• Uveitis: Anterior uveitis, or inflammation of the iris and ciliary body, is a commonly-diagnosed eye condition in felines that may lead to vision loss. Uveitis in cats is often associated with infectious diseases, such as Feline Immunodeficiency Virus, Feline Leukemia Virus, and Feline Infectious Peritonitis. Uveitis may also occur secondary to cancer, such as lymphoma or melanoma.
  • Trauma: Blunt trauma to the head, as well as trauma specific to the eyes (such as penetrating wounds or deep scratches of the cornea), can result in sudden blindness in felines through a variety of mechanisms.
  • Cataracts: Cataracts can lead to vision loss when the normally translucent lens of the eye becomes opaque or cloudy. Feline cataracts may be caused by a variety of conditions including uveitis, genetic factors, or trauma.
  • Glaucoma: Glaucoma is a painful condition that may lead to blindness through elevated pressures within the eye, and the resultant destruction of the retina and optic nerve head. Glaucoma may occur in one or both eyes and is often seen secondary to uveitis. If identified early, medical or surgical management may help preserve vision; however, progressive vision loss is likely and surgical removal of affected eyes may be recommended.
  • Progressive Retinal Atrophy: Progressive Retinal Atrophy (PRA) is a group of inherited, degenerative diseases affecting the retina. Cats with PRA typically have gradual vision loss, however, this may be noted suddenly in felines with late-stage disease.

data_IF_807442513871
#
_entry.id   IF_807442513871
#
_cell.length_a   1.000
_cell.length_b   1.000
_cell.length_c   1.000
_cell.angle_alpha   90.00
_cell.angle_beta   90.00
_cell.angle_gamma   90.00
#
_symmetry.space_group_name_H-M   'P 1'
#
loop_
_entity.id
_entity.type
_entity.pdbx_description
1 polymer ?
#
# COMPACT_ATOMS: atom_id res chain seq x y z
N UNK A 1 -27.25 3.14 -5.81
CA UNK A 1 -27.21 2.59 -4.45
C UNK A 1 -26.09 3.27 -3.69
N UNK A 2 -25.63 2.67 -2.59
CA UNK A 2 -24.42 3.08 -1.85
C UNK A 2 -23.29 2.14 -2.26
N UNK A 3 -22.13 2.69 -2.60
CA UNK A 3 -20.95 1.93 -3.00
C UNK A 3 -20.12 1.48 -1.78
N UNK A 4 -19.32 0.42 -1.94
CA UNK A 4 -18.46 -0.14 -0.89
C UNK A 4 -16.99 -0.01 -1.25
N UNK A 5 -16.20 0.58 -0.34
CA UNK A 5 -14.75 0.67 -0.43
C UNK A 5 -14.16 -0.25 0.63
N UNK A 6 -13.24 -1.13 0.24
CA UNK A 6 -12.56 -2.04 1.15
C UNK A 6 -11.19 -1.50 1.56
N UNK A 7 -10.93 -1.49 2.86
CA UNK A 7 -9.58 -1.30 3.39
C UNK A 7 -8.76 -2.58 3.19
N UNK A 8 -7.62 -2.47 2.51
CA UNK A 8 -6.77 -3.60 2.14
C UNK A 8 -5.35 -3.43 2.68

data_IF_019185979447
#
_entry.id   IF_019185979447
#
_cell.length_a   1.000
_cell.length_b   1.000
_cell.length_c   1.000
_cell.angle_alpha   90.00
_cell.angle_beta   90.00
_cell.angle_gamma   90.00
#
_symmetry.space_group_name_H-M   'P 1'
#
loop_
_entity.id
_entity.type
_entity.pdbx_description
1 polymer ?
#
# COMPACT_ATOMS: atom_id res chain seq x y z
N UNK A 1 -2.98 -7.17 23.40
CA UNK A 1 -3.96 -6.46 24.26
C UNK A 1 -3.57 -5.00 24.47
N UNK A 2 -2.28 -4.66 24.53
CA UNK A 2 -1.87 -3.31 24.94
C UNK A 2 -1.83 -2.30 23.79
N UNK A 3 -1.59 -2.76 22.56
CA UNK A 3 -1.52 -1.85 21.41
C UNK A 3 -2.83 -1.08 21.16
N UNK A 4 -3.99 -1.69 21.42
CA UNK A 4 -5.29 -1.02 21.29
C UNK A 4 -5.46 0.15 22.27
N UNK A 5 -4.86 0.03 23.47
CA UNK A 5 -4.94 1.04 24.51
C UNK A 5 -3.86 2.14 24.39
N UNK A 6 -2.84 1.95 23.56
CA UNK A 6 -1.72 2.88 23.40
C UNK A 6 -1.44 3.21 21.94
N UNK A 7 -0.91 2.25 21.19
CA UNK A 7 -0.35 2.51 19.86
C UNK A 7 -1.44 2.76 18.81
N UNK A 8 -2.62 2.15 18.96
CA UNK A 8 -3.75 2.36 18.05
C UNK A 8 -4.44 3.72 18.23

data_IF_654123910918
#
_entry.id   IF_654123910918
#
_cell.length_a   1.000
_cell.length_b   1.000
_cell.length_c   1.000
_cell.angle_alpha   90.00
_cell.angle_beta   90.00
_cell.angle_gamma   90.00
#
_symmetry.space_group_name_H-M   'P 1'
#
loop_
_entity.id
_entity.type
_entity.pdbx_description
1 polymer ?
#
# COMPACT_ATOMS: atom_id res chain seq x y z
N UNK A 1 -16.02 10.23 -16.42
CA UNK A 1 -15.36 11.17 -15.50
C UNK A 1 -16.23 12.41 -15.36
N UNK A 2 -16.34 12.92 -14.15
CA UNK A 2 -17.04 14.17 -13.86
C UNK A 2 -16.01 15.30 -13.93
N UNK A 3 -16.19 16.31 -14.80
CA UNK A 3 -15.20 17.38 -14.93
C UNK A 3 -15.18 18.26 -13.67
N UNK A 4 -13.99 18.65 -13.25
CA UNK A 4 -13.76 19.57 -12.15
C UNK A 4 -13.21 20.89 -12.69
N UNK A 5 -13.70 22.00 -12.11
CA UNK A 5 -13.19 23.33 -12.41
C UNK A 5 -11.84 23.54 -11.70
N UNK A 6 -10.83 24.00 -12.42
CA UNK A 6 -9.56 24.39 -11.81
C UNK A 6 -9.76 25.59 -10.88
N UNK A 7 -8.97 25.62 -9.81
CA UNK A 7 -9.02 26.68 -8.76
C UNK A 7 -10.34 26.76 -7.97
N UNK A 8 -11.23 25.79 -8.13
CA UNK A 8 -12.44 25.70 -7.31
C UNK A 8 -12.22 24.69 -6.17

• Retinal Degeneration: Retinal degeneration may also be seen in cats as a result of dietary deficiency or secondary to medication. Taurine is an essential amino acid required by cats for the normal functioning of various body systems; cats being fed an imbalanced, homemade diet may be at risk of developing taurine deficiency leading to retinal degeneration and blindness. Administration of the antibiotic, Enrofloxacin, in felines has also been shown to be associated with acute, typically permanent blindness.


What Are the Signs of Sudden Blindness in Cats?

Signs of vision loss or blindness in cats may range from subtle to fairly obvious, and can include the following:

  • Walking along walls, as opposed to walking through the middle of a room
  • Bumping into furniture or other objects
  • Acting confused, anxious, scared, or “clingy”
  • Difficulty locating objects, such as litterboxes or food bowls
  • Walking in a crouched position with the body held close to the ground
  • Acting hesitant to jump on or off objects or furniture
  • Eyes that appear red, cloudy, squinty, bulging, asymmetrical, or persistently dilated

The above-noted signs, while not always indicative of blindness, are nevertheless concerning changes and should prompt a timely visit to the veterinarian for further evaluation.

What Are the Potential Dangers of Sudden Blindness in Cats?